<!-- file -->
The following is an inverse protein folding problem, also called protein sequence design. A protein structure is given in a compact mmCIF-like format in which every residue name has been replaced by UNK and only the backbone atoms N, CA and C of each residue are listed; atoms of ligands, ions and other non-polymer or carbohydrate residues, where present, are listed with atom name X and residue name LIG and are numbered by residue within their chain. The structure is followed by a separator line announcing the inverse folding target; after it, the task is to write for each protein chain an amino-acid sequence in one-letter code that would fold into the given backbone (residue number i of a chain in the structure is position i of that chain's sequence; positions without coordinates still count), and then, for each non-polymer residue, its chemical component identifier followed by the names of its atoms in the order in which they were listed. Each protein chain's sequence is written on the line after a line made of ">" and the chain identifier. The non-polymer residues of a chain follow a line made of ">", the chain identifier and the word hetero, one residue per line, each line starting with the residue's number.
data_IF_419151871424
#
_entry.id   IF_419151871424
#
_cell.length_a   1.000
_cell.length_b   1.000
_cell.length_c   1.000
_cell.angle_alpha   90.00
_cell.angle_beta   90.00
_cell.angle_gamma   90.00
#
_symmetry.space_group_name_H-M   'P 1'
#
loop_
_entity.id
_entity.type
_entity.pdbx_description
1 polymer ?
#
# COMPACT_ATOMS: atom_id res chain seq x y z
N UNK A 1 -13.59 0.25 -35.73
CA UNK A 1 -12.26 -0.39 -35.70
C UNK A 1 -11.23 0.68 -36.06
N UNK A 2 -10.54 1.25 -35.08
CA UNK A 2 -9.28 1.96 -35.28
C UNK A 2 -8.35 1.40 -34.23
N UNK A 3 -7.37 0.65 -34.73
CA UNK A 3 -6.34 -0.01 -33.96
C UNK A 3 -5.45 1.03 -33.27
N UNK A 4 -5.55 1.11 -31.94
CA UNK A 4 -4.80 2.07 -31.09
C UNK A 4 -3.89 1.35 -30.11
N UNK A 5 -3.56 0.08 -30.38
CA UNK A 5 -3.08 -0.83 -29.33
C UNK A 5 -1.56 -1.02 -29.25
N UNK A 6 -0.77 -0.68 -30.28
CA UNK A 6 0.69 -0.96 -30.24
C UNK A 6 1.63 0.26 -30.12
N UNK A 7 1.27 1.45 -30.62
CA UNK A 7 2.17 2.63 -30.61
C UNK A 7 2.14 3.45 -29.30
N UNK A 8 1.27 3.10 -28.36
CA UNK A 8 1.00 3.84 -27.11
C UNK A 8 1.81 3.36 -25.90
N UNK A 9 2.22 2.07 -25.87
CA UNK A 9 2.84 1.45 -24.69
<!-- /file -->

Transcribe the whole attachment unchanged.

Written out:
The following is an inverse protein folding problem, also called protein sequence design. A protein structure is given in a compact mmCIF-like format in which every residue name has been replaced by UNK and only the backbone atoms N, CA and C of each residue are listed; atoms of ligands, ions and other non-polymer or carbohydrate residues, where present, are listed with atom name X and residue name LIG and are numbered by residue within their chain. The structure is followed by a separator line announcing the inverse folding target; after it, the task is to write for each protein chain an amino-acid sequence in one-letter code that would fold into the given backbone (residue number i of a chain in the structure is position i of that chain's sequence; positions without coordinates still count), and then, for each non-polymer residue, its chemical component identifier followed by the names of its atoms in the order in which they were listed. Each protein chain's sequence is written on the line after a line made of ">" and the chain identifier. The non-polymer residues of a chain follow a line made of ">", the chain identifier and the word hetero, one residue per line, each line starting with the residue's number.
data_IF_419151871424
#
_entry.id   IF_419151871424
#
_cell.length_a   1.000
_cell.length_b   1.000
_cell.length_c   1.000
_cell.angle_alpha   90.00
_cell.angle_beta   90.00
_cell.angle_gamma   90.00
#
_symmetry.space_group_name_H-M   'P 1'
#
loop_
_entity.id
_entity.type
_entity.pdbx_description
1 polymer ?
#
# COMPACT_ATOMS: atom_id res chain seq x y z
N UNK A 1 -13.59 0.25 -35.73
CA UNK A 1 -12.26 -0.39 -35.70
C UNK A 1 -11.23 0.68 -36.06
N UNK A 2 -10.54 1.25 -35.08
CA UNK A 2 -9.28 1.96 -35.28
C UNK A 2 -8.35 1.40 -34.23
N UNK A 3 -7.37 0.65 -34.73
CA UNK A 3 -6.34 -0.01 -33.96
C UNK A 3 -5.45 1.03 -33.27
N UNK A 4 -5.55 1.11 -31.94
CA UNK A 4 -4.80 2.07 -31.09
C UNK A 4 -3.89 1.35 -30.11
N UNK A 5 -3.56 0.08 -30.38
CA UNK A 5 -3.08 -0.83 -29.33
C UNK A 5 -1.56 -1.02 -29.25
N UNK A 6 -0.77 -0.68 -30.28
CA UNK A 6 0.69 -0.96 -30.24
C UNK A 6 1.63 0.26 -30.12
N UNK A 7 1.27 1.45 -30.62
CA UNK A 7 2.17 2.63 -30.61
C UNK A 7 2.14 3.45 -29.30
N UNK A 8 1.27 3.10 -28.36
CA UNK A 8 1.00 3.84 -27.11
C UNK A 8 1.81 3.36 -25.90
N UNK A 9 2.22 2.07 -25.87
CA UNK A 9 2.84 1.45 -24.69